Wolfenstein: The Old Blood is the third game about occult Nazis I have played in recent weeks, and I am showing no signs of wanting to play anything else. This game is a remake, in the broadest sense of the term, of Return to Castle Wolfenstein, and is mechanically very similar to Wolfenstein: The New Order. I must admit to some trepidation when starting it, as I worried that it would just be a sub-par rehash of the aforementioned two games.
However, I was very pleasantly surprised. In terms of plot and setting, Wolfenstein: The Old Blood (hereafter shortened to Wolfenstein, for reasons of expediency), is similar to Return to Castle Wolfenstein – it occupies the same time and covers the same major events, broadly. But there’s enough changed to keep it fresh – the plot shares many of the same beats, but the second game both starts and ends slightly earlier in the chronology, with different characters taking the focus and different problems to solve. You can tell that the games are related, and some locations are clearly designed to be reminiscent of the earlier game, but this is an intentional nod to a precursor, not a sign of creative bankruptcy. It would be more accurate to call it a re-imagining of the same basic idea, rather than a flat remake.
Mechanically, Wolfenstein shares a lot with Wolfenstein: The New Order. Initially intended as DLC for The New Order, Wolfenstein has the same aesthetic, feel, and engine as the earlier game. Again though, steps have been taken to differentiate the two. A different range of weaponry and new types of enemy ensure that it still feels fresh, and some mechanics are entirely new, such as the use of broken pipes to scale particular walls. Little touches connect the two games – early versions of technology appear in Wolfenstein that will be familiar with people who have played the set-later-but-released-earlier The New Order. Obviously, as older technology it will be less refined, more limited, and countered in different ways.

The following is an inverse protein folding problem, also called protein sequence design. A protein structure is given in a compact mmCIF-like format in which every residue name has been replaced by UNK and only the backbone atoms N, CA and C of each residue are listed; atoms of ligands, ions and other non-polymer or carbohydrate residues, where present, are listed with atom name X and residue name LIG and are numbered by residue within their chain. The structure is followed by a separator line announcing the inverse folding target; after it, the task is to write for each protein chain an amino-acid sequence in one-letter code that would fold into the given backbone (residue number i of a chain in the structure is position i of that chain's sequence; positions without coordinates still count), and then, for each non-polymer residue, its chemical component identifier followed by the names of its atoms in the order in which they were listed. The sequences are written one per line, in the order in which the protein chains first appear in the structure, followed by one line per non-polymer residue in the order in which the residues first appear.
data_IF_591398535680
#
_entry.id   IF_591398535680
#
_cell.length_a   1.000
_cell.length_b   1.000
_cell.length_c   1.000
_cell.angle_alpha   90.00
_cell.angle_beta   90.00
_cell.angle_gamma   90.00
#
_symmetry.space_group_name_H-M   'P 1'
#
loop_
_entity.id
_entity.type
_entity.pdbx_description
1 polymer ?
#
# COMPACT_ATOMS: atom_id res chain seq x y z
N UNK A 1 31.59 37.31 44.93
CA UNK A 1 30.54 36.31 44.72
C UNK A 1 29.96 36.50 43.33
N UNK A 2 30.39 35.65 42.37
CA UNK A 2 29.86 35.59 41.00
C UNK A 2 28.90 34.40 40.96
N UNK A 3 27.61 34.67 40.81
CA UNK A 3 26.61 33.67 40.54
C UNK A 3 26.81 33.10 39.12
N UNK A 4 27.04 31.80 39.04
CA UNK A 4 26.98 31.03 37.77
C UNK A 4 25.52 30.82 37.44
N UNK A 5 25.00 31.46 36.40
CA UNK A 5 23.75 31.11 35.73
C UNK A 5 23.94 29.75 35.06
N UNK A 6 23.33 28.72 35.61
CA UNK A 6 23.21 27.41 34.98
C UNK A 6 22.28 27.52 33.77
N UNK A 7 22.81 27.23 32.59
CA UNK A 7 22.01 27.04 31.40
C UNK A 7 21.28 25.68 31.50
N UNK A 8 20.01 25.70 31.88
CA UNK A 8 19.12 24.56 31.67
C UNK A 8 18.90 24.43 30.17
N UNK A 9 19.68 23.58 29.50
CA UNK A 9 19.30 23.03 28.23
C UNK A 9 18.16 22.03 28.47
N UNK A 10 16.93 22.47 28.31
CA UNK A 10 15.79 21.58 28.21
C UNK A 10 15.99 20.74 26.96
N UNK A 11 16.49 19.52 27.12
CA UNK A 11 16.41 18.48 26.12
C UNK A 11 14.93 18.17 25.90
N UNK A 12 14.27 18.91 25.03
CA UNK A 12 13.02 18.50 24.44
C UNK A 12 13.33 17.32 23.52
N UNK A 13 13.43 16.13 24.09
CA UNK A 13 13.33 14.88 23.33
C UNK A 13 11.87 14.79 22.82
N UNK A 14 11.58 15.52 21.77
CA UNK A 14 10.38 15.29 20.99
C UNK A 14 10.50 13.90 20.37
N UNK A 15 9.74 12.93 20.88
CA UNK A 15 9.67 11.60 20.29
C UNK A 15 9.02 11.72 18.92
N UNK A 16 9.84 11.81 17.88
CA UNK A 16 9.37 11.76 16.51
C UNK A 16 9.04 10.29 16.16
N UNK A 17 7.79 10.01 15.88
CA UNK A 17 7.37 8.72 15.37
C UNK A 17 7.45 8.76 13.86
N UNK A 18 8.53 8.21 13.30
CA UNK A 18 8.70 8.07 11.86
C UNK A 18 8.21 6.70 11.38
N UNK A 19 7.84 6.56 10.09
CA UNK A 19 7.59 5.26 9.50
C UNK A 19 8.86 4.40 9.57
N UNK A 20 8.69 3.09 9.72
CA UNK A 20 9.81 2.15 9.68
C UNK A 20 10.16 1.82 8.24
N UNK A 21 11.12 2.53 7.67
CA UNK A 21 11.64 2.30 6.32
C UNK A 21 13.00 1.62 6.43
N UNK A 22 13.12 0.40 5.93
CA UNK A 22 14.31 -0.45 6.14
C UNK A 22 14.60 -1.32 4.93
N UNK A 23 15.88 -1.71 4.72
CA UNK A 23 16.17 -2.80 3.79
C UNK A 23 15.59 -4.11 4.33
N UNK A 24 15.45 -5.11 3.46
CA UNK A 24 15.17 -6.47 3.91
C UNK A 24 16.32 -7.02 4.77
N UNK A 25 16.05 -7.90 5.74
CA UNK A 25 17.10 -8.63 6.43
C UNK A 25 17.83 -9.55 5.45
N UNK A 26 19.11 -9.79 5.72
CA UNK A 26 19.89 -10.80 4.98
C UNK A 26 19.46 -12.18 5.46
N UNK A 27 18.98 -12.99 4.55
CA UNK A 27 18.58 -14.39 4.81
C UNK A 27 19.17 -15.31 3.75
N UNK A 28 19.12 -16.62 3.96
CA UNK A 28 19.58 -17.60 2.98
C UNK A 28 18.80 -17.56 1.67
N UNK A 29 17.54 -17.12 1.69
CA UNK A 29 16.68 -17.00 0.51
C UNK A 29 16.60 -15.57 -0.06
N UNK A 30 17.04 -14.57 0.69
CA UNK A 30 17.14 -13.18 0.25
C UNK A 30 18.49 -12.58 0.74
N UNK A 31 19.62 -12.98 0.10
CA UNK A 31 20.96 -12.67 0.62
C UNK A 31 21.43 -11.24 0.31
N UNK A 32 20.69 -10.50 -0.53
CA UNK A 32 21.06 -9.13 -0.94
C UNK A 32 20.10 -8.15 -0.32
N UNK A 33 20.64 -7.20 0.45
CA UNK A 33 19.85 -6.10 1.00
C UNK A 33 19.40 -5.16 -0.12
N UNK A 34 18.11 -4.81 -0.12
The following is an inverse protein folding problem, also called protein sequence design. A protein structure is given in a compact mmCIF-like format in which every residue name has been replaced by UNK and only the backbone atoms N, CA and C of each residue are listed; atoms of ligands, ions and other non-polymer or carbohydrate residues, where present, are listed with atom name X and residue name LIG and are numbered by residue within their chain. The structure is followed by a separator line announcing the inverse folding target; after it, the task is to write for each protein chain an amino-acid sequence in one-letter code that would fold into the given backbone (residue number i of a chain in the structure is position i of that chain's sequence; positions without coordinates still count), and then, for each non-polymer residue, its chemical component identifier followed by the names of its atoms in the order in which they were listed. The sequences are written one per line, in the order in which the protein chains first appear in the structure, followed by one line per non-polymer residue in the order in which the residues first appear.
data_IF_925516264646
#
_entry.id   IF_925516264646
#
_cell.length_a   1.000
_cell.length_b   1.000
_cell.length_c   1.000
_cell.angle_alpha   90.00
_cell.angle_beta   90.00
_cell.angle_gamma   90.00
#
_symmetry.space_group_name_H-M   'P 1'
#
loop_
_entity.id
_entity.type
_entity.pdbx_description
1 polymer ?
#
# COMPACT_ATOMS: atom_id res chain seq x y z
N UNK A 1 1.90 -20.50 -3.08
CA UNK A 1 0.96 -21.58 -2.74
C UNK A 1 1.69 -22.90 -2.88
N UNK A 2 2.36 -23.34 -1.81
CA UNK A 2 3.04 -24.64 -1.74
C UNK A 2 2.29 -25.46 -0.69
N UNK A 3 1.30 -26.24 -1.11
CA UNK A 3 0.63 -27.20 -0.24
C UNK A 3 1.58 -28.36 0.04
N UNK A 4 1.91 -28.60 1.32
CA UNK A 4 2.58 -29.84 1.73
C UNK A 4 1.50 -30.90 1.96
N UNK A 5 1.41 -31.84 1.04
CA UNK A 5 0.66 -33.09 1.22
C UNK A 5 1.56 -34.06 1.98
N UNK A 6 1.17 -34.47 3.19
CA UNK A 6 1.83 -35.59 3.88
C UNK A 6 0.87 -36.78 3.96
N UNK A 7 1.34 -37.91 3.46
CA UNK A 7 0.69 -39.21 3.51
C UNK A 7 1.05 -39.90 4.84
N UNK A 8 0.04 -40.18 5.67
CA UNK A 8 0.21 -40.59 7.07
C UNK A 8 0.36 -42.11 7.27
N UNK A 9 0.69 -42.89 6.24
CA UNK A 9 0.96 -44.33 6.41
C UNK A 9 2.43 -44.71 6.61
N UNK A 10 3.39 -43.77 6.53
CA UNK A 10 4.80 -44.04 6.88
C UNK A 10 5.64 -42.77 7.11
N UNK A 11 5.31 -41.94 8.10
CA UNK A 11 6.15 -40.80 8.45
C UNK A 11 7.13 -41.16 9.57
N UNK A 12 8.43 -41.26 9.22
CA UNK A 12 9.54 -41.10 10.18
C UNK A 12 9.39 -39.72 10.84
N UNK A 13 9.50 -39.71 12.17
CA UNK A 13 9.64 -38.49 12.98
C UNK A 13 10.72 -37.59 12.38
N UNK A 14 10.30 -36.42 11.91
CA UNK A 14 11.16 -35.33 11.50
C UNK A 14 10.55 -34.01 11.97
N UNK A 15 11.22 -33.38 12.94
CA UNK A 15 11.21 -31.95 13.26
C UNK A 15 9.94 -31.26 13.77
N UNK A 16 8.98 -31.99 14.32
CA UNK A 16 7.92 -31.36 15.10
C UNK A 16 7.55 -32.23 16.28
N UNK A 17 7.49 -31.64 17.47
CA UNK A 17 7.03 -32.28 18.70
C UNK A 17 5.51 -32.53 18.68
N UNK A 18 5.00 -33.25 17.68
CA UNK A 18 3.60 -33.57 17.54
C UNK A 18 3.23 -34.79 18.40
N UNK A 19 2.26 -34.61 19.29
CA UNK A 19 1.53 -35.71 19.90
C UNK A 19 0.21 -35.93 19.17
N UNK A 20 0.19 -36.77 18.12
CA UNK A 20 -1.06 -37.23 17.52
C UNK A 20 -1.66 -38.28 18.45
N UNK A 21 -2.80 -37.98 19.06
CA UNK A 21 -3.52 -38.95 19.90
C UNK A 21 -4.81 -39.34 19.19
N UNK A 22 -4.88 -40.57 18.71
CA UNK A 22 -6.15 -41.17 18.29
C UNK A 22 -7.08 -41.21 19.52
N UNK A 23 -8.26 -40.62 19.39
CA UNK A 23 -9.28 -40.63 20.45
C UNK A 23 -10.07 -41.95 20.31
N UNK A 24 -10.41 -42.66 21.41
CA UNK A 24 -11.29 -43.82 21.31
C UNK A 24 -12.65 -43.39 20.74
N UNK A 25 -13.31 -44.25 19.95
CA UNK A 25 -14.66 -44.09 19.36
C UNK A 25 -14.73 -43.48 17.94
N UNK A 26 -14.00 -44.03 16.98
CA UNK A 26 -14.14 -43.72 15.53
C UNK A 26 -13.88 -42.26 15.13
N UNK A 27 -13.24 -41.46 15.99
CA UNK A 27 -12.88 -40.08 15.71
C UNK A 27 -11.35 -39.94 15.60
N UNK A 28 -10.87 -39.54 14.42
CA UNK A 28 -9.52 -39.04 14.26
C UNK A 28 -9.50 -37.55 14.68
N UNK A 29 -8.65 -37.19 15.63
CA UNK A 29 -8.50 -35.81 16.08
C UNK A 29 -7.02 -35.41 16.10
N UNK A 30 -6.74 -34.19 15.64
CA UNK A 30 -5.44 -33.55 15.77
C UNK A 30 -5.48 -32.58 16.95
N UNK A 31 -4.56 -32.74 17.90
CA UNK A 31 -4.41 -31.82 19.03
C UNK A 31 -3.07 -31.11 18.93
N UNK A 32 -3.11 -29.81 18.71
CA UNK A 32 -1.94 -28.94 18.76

Unlike The New Order, which moved away somewhat from the “occult” part of the Wolfenstein universe, Wolfenstein plunges headfirst into a world of demons and zombies and ancient ruins. There’s a point about halfway through the game in which it switches, abruptly, from being an action game with hints of eventual horror, to being a horror game with elements of action. Suddenly, despite being in technically less danger, it’s tense and creepy, as the Nazis you’ve been trading gunfire with a replaced by flaming zombies and a hair-raising soundtrack. That’s not a cliché, by the way, except inadvertently. I was playing the game at night, on my own in the house, and I quickly had to turn it off. It was creepy and scary and unsettling, which is both everything you want in a horror game, and exactly what I don’t want when I am keenly aware of how alone and defenceless I am.
There’s a thoughtful sadness to this game that surprised me. You are killing Nazi zombies with a broken pipe, but the game wants you to feel the necessity of that. Steps are taken to make the world seem real and tragic. There are not many games that can make you mourn man’s inhumanity to man while you are attacking a flaming revenant with your mechanical robot arms. The New Order attempted this too, but fell flat a little more, veering into crass sentiment rather than genuinely being affected. It works better here, perhaps because the removal from historical reality means that you can think about the ideas and not wonder why a shooter thought something was an appropriate setting.
I felt that this was a worthy addition to the franchise. It’s not too long, but what there is is playable, tense, and compelling.